Realization that LSP provided for deeper emotional meaning

Several students commented on the acceleration of emotional content that the metaphoric brick building offered. One student recalled that the social nature of the group work, and that of LSP specifically, allowed for awareness and sharing of personal growth and sensitivity to others. While students were instructed only to self-disclose information at a level at which they were comfortable, they were surprised how the hand-mind connection reduced psychic barriers. When students understood and practiced listening to others and then synthesizing the groups ideas that captured the deeper emotional meaning of the group, certain self-awareness and emotionally sensitive communication skills were practiced and enhanced. One student aptly conveyed this when he stated:

What I found interesting was how when I presented my group’s story to the full class, I incorporated not just my own ideas, but those of my two group members..., specifically ideas which were not in my initial interpretation. It was amazing to begin to reflect on how I have certain strengths and then see how it played out in the group unbeknownst to anyone else, even to me at the time.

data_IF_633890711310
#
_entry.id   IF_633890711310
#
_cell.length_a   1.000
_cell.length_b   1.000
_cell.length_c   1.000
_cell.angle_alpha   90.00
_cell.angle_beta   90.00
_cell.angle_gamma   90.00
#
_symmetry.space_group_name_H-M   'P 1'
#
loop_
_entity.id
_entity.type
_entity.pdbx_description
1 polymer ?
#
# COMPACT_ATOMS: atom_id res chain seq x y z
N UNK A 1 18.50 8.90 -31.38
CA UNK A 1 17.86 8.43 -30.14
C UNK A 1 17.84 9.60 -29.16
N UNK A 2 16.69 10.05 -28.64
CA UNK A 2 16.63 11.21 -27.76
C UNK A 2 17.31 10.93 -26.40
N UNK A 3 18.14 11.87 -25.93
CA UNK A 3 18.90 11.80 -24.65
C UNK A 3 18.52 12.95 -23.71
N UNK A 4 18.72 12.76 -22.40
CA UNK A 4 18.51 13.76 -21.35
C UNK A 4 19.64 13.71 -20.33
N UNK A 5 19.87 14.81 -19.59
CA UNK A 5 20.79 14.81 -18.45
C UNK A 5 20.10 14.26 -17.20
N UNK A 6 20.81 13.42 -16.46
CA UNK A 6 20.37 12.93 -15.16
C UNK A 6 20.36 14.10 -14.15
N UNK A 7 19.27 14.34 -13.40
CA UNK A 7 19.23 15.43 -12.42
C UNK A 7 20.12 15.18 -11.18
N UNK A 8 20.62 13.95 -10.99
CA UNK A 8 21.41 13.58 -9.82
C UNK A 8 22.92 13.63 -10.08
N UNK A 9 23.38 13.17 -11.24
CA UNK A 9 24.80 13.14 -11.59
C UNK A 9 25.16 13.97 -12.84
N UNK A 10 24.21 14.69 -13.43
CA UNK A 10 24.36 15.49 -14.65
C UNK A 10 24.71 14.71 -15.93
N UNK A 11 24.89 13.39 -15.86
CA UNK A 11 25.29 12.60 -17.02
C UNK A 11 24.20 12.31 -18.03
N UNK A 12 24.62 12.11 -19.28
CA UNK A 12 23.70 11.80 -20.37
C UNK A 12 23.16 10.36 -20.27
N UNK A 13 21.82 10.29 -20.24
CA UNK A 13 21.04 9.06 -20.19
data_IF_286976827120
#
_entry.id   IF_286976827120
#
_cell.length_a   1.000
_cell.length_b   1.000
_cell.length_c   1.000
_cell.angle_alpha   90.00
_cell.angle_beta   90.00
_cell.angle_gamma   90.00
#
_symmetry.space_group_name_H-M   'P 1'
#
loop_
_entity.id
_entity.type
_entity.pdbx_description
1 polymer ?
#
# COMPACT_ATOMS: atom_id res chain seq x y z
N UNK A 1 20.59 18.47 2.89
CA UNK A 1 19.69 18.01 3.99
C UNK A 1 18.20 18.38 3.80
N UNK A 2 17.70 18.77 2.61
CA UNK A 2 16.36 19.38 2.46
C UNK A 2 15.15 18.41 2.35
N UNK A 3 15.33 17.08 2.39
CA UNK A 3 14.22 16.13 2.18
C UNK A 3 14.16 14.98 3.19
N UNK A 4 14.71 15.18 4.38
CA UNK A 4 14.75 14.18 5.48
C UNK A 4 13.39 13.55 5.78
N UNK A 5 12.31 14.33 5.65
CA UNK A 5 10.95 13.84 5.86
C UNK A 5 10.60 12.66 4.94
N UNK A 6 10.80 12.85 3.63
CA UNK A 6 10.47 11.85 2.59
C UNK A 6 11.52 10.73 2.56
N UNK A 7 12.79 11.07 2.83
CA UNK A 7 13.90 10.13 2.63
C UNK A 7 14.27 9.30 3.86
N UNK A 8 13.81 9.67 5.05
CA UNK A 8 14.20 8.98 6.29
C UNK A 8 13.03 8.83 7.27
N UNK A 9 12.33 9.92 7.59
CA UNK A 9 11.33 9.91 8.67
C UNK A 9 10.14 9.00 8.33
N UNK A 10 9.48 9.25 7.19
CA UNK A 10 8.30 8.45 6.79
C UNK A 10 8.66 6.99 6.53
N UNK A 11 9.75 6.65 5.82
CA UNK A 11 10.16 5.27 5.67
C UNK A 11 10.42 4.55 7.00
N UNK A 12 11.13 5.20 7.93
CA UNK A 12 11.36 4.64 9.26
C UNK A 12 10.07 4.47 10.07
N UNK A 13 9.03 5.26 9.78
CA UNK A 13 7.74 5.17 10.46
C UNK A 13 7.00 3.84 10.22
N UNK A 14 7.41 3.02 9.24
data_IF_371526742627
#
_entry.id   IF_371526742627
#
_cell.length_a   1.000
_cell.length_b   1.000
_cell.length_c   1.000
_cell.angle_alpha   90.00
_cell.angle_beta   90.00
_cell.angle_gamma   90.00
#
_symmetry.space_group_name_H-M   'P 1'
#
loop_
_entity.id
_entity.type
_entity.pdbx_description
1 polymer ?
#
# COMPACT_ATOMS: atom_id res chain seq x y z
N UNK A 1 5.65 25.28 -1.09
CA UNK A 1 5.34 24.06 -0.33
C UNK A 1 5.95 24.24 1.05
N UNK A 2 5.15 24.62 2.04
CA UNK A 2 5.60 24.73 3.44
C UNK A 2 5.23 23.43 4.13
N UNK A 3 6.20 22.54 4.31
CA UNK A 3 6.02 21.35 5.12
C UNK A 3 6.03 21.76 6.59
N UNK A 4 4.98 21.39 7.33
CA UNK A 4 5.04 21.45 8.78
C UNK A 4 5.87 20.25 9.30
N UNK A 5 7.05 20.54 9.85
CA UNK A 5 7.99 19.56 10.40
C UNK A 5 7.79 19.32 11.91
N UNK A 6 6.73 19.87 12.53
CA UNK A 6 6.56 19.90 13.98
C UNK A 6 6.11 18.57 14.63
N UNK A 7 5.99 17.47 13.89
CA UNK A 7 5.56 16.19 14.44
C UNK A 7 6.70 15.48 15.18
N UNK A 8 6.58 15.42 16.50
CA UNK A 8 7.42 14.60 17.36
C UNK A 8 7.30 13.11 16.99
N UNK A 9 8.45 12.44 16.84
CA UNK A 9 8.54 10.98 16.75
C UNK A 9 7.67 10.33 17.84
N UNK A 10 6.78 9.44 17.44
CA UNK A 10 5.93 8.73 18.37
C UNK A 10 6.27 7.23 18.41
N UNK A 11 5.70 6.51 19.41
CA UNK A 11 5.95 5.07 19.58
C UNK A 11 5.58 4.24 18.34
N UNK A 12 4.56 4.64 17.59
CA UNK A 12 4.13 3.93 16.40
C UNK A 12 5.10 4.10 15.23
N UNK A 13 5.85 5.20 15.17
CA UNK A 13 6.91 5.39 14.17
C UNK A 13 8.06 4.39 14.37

6. Discussion

LEGO® SERIOUS PLAY® is an experiential social constructed methodology. During the LSP experience, students are often surprised as the brick building and story sharing quickly move to a higher level of self-disclosure, which can become a source of creativity, reflection, and further development. The art and science of a socially constructivist teaching methodology often result in both emotional and expressive communication exchanges between students.

The processes by which we relate with others and practice shared leadership involve cognitive, social, and emotional components. Some students may be quite skilled in the social and emotional components, however some may not. Effective leaders have the ability and essential skills to deal with emotions of self and others and to understand that leadership involves such emotional intelligence. In a course focused on group dynamics, the emotional and social intelligence of leaders and learning styles, a premium is placed on understanding one’s self and bringing that knowledge into relationships with others. Within an adult learning model, the creation of a climate of safety in which one is free to speak without judgment, where full participation and mutual sharing is encouraged, LSP appears to be a valuable methodology.